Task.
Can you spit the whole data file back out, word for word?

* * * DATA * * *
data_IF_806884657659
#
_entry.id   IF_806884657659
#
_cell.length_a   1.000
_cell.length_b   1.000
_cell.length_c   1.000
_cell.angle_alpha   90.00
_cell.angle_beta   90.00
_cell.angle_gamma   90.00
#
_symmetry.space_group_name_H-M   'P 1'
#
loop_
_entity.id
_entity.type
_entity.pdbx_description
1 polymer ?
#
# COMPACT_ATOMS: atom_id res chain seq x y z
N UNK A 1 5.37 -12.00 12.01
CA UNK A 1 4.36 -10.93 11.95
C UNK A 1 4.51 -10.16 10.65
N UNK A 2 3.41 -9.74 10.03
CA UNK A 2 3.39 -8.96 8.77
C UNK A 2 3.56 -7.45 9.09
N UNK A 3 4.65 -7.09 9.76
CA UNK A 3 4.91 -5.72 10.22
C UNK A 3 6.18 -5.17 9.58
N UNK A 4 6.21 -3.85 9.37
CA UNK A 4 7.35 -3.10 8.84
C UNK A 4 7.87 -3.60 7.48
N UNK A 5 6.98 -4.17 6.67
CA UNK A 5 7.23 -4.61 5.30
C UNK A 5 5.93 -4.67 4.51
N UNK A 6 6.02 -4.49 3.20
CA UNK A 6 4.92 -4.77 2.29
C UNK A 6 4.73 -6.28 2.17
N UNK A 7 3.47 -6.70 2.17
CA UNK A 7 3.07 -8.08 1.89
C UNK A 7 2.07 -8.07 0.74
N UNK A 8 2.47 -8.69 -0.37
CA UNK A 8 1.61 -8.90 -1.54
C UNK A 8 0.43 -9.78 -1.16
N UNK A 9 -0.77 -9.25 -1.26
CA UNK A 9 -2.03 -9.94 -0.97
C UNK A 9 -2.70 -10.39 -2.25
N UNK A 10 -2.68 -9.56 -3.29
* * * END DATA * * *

data_IF_806884657659
#
_entry.id   IF_806884657659
#
_cell.length_a   1.000
_cell.length_b   1.000
_cell.length_c   1.000
_cell.angle_alpha   90.00
_cell.angle_beta   90.00
_cell.angle_gamma   90.00
#
_symmetry.space_group_name_H-M   'P 1'
#
loop_
_entity.id
_entity.type
_entity.pdbx_description
1 polymer ?
#
# COMPACT_ATOMS: atom_id res chain seq x y z
N UNK A 1 5.37 -12.00 12.01
CA UNK A 1 4.36 -10.93 11.95
C UNK A 1 4.51 -10.16 10.65
N UNK A 2 3.41 -9.74 10.03
CA UNK A 2 3.39 -8.96 8.77
C UNK A 2 3.56 -7.45 9.09
N UNK A 3 4.65 -7.09 9.76
CA UNK A 3 4.91 -5.72 10.22
C UNK A 3 6.18 -5.17 9.58
N UNK A 4 6.21 -3.85 9.37
CA UNK A 4 7.35 -3.10 8.84
C UNK A 4 7.87 -3.60 7.48
N UNK A 5 6.98 -4.17 6.67
CA UNK A 5 7.23 -4.61 5.30
C UNK A 5 5.93 -4.67 4.51
N UNK A 6 6.02 -4.49 3.20
CA UNK A 6 4.92 -4.77 2.29
C UNK A 6 4.73 -6.28 2.17
N UNK A 7 3.47 -6.70 2.17
CA UNK A 7 3.07 -8.08 1.89
C UNK A 7 2.07 -8.07 0.74
N UNK A 8 2.47 -8.69 -0.37
CA UNK A 8 1.61 -8.90 -1.54
C UNK A 8 0.43 -9.78 -1.16
N UNK A 9 -0.77 -9.25 -1.26
CA UNK A 9 -2.03 -9.94 -0.97
C UNK A 9 -2.70 -10.39 -2.25
N UNK A 10 -2.68 -9.56 -3.29